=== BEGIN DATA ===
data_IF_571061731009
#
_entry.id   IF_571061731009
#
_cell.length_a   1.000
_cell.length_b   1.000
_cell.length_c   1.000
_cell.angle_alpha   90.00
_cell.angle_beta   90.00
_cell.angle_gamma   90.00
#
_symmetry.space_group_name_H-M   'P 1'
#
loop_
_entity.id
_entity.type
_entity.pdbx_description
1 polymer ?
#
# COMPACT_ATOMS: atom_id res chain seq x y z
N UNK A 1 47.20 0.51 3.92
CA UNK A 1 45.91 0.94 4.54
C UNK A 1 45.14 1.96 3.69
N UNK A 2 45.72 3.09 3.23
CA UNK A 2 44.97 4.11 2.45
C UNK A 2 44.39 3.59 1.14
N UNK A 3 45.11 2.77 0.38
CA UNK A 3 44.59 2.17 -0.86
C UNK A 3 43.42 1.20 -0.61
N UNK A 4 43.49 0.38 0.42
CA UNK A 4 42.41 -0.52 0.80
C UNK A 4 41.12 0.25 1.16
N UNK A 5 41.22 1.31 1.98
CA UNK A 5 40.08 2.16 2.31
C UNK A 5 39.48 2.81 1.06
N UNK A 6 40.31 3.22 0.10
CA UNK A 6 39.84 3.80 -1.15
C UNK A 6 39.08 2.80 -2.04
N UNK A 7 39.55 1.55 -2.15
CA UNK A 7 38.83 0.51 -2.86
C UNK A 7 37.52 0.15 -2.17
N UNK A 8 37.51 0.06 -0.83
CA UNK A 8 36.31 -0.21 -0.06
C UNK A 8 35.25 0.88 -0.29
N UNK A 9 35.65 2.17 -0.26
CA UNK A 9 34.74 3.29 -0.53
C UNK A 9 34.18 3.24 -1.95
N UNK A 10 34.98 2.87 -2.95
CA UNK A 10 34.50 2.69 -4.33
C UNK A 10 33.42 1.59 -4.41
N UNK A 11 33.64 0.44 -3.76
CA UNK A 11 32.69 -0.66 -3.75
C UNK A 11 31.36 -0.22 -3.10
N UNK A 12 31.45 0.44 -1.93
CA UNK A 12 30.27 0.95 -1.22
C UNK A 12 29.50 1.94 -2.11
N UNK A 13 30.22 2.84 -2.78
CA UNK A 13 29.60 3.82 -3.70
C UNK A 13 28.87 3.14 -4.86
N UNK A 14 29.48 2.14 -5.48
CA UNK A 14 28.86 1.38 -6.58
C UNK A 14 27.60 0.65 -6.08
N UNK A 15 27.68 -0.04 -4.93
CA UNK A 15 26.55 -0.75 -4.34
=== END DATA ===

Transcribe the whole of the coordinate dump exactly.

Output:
data_IF_571061731009
#
_entry.id   IF_571061731009
#
_cell.length_a   1.000
_cell.length_b   1.000
_cell.length_c   1.000
_cell.angle_alpha   90.00
_cell.angle_beta   90.00
_cell.angle_gamma   90.00
#
_symmetry.space_group_name_H-M   'P 1'
#
loop_
_entity.id
_entity.type
_entity.pdbx_description
1 polymer ?
#
# COMPACT_ATOMS: atom_id res chain seq x y z
N UNK A 1 47.20 0.51 3.92
CA UNK A 1 45.91 0.94 4.54
C UNK A 1 45.14 1.96 3.69
N UNK A 2 45.72 3.09 3.23
CA UNK A 2 44.97 4.11 2.45
C UNK A 2 44.39 3.59 1.14
N UNK A 3 45.11 2.77 0.38
CA UNK A 3 44.59 2.17 -0.86
C UNK A 3 43.42 1.20 -0.61
N UNK A 4 43.49 0.38 0.42
CA UNK A 4 42.41 -0.52 0.80
C UNK A 4 41.12 0.25 1.16
N UNK A 5 41.22 1.31 1.98
CA UNK A 5 40.08 2.16 2.31
C UNK A 5 39.48 2.81 1.06
N UNK A 6 40.31 3.22 0.10
CA UNK A 6 39.84 3.80 -1.15
C UNK A 6 39.08 2.80 -2.04
N UNK A 7 39.55 1.55 -2.15
CA UNK A 7 38.83 0.51 -2.86
C UNK A 7 37.52 0.15 -2.17
N UNK A 8 37.51 0.06 -0.83
CA UNK A 8 36.31 -0.21 -0.06
C UNK A 8 35.25 0.88 -0.29
N UNK A 9 35.65 2.17 -0.26
CA UNK A 9 34.74 3.29 -0.53
C UNK A 9 34.18 3.24 -1.95
N UNK A 10 34.98 2.87 -2.95
CA UNK A 10 34.50 2.69 -4.33
C UNK A 10 33.42 1.59 -4.41
N UNK A 11 33.64 0.44 -3.76
CA UNK A 11 32.69 -0.66 -3.75
C UNK A 11 31.36 -0.22 -3.10
N UNK A 12 31.45 0.44 -1.93
CA UNK A 12 30.27 0.95 -1.22
C UNK A 12 29.50 1.94 -2.11
N UNK A 13 30.22 2.84 -2.78
CA UNK A 13 29.60 3.82 -3.70
C UNK A 13 28.87 3.14 -4.86
N UNK A 14 29.48 2.14 -5.48
CA UNK A 14 28.86 1.38 -6.58
C UNK A 14 27.60 0.65 -6.08
N UNK A 15 27.68 -0.04 -4.93
CA UNK A 15 26.55 -0.75 -4.34